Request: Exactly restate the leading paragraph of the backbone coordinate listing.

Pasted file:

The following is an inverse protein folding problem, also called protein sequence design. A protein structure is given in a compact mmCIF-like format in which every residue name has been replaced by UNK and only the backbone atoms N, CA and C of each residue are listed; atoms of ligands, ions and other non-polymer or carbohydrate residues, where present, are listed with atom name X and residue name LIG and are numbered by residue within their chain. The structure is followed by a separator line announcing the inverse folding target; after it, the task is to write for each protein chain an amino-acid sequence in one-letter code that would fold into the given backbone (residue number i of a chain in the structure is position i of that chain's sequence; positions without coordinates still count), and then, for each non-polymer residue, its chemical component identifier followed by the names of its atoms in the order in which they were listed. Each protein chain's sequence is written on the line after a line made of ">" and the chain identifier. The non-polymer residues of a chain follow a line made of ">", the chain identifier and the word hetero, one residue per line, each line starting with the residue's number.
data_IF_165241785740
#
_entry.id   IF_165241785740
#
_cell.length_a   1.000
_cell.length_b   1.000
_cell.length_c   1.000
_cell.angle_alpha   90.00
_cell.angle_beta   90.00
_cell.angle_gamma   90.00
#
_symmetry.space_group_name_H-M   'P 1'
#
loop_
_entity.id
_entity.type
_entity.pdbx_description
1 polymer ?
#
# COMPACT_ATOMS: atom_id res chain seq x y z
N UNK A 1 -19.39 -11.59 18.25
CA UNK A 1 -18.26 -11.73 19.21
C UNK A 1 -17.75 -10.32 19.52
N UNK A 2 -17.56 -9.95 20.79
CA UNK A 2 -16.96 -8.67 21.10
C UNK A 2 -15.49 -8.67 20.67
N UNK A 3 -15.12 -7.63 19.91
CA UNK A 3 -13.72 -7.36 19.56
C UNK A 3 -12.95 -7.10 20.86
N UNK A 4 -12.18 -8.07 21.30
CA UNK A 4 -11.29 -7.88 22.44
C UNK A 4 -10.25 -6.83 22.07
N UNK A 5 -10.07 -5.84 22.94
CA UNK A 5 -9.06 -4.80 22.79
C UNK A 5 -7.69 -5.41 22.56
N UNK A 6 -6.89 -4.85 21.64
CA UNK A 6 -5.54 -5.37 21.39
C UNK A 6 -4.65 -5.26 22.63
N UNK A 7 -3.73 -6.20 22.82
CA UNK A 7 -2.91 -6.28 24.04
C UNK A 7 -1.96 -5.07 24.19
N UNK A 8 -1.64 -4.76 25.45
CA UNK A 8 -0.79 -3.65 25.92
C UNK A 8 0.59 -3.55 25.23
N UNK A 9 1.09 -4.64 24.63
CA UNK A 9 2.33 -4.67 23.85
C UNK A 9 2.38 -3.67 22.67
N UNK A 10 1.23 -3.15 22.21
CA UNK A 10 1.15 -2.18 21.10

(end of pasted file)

The following is an inverse protein folding problem, also called protein sequence design. A protein structure is given in a compact mmCIF-like format in which every residue name has been replaced by UNK and only the backbone atoms N, CA and C of each residue are listed; atoms of ligands, ions and other non-polymer or carbohydrate residues, where present, are listed with atom name X and residue name LIG and are numbered by residue within their chain. The structure is followed by a separator line announcing the inverse folding target; after it, the task is to write for each protein chain an amino-acid sequence in one-letter code that would fold into the given backbone (residue number i of a chain in the structure is position i of that chain's sequence; positions without coordinates still count), and then, for each non-polymer residue, its chemical component identifier followed by the names of its atoms in the order in which they were listed. Each protein chain's sequence is written on the line after a line made of ">" and the chain identifier. The non-polymer residues of a chain follow a line made of ">", the chain identifier and the word hetero, one residue per line, each line starting with the residue's number.